Sen. Kirsten Gillibrand (D-N.Y.) and other lawmakers asked
I’ve not seen anything that would lead to that conclusion, Coats replied.
Defense Intelligence Agency chief Lt. Gen. Vincent Stewart backed up the claim at the same hearing. That brought a rebuke from Chairman John McCain (R-Ariz.): Theyre very worried, general.
Democrats also latched onto another evasive answer from Coats as evidence that the spy chief was aware of pressure from the president on the intelligence community to disavow the government’s Russia investigation.
While Coats wouldn’t comment broadly on the allegations that Trump tried to stifle the FBIs investigation, the intelligence leader also wouldn’t actively deny that he had discussed the issue with Rogers.
Panel Democrats took the response as a de facto yes, though McCain skewered that interpretation.
Maine Sen. Angus King, an independent who caucuses with the Democrats, also pried out of Coats that the intelligence community has not begun what is often called a bomb damage assessment of the ramifications of Trump sharing the secret information with the Russians.
Rogers gets off easy
Comparatively, lawmakers treated Rogers with kid gloves during his testimony before a House Armed Services subcommittee.
None of the panel members asked about Trumps reported requests during the 75-minute session, which dealt with the military’s U.S. Cyber Command budget proposal for the 2018 fiscal year. Rogers offered no comments about the accuracy of the Posts story during his opening statement or in any of his answers.
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But Fox News picked up the story and ran an article about it online, and conservative host
The network released a statement Tuesday afternoon saying that the May 16 story was not initially subjected to the high degree of editorial scrutiny we require for all our reporting.
Upon appropriate review, the article was found not to meet those standards and has since been removed, the statement said. We will continue to investigate this story and will provide updates as warranted.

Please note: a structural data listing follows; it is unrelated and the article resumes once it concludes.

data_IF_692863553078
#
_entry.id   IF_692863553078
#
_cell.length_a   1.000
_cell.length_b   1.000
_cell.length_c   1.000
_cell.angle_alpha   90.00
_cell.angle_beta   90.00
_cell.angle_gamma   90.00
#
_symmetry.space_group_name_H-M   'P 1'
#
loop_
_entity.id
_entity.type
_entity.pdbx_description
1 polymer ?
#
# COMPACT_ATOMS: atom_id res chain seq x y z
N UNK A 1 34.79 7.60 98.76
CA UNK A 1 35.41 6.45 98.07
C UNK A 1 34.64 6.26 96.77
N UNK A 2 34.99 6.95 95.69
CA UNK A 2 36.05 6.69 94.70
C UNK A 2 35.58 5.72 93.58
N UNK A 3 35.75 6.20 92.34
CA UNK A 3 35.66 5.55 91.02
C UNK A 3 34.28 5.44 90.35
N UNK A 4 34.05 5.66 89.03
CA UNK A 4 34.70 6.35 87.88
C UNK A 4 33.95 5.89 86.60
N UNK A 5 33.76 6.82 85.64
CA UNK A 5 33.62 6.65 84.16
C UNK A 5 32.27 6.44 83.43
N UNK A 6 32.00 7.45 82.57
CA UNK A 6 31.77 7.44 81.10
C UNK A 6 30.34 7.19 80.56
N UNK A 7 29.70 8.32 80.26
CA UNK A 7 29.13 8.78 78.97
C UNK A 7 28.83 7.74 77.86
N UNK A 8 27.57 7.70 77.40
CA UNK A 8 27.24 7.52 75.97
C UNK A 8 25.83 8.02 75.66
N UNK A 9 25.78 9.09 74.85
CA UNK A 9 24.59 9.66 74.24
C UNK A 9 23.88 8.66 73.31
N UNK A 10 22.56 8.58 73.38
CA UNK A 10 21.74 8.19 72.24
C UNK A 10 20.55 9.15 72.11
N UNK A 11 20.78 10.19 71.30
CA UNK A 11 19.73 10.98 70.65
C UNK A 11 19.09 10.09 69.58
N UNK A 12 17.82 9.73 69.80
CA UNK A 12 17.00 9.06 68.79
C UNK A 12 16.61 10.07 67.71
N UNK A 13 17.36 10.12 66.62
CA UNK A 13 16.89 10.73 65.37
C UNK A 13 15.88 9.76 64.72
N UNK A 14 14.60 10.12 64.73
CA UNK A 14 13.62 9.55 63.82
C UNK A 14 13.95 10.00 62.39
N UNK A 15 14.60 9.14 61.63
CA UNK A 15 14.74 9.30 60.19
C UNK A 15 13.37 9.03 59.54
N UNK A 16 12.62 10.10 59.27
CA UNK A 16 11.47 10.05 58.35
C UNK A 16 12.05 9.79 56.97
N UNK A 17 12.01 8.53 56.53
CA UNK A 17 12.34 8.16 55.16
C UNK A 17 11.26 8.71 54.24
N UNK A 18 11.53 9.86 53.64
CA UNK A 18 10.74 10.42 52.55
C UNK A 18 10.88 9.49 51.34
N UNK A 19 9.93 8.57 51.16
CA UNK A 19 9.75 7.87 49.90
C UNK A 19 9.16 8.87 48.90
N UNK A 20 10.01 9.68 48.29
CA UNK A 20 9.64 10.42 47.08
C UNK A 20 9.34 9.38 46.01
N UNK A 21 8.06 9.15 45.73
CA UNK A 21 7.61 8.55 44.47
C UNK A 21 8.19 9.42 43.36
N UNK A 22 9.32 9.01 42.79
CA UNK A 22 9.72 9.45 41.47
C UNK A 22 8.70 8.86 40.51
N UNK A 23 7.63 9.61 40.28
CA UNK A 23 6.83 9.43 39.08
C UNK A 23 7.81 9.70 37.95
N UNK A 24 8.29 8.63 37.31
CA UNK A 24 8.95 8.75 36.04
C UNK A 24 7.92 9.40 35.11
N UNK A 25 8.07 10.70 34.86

The family would like to thank Fox News for their retraction on a story that has caused pain and anguish to the family and has done harm to Seth Richs legacy, the family said. We are hopeful that in the future that Fox News will work with the family to ensure the highest degree of professionality and scrutiny is followed so that only accurate facts are reported surrounding this case.
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WASHINGTON—Former CIA director John Brennan testified Tuesday that contacts by Donald Trump campaign associates with Russian officials last year raised concerns that the Kremlin could try to cultivate people close to Mr. Trump, shedding light on why federal agents began a full investigation.
Mr. Brennan also disclosed that the intelligence community’s alarm about Russia “brazenly” interfering in the 2016 presidential election prompted him to warn his Russian intelligence counterpart last summer to stop meddling in U.S. politics.
In testimony before the House Intelligence Committee, Mr. Brennan explained the basis for the Federal Bureau of Investigation counterintelligence investigation that was opened after the election, which is looking at potential collusion between the campaign and Russia.
“I encountered and I’m aware of information and intelligence that revealed contacts and interactions between Russian officials and U.S. persons involved in the Trump campaign,” said Mr. Brennan, the head of the Central Intelligence Agency under former President Barack Obama.
Mr. Brennan said he didn’t know if these contacts by people tied to the campaign amounted to “collusion” with Russian officials, but said that a common Russian intelligence technique involved cultivating Americans as either witting or unwitting intelligence assets.
Mr. Brennan said he was concerned because of “known Russian efforts to suborn such individuals.”
He said that the contacts picked up by U.S. intelligence justified the opening of an FBI investigation that has overshadowed Mr. Trump’s presidency.
“I know that there was a sufficient basis of information and intelligence that required further investigation by the bureau to determine whether or not U.S. persons were actively conspiring, colluding with Russian officials,” said Mr. Brennan.
Mr. Brennan declined to discuss the specific information that his assessments were based on in the open hearing, saying that much of the information was classified. The House Intelligence Committee subsequently continued the hearing with Mr. Brennan in a classified, closed-door setting.
Mr. Trump has denied that he or his campaign coordinated with any foreign entity, and Russia has denied meddling in the election. Mr. Trump has said continuing questions about his campaign’s Russia contacts amount to a “witch hunt.”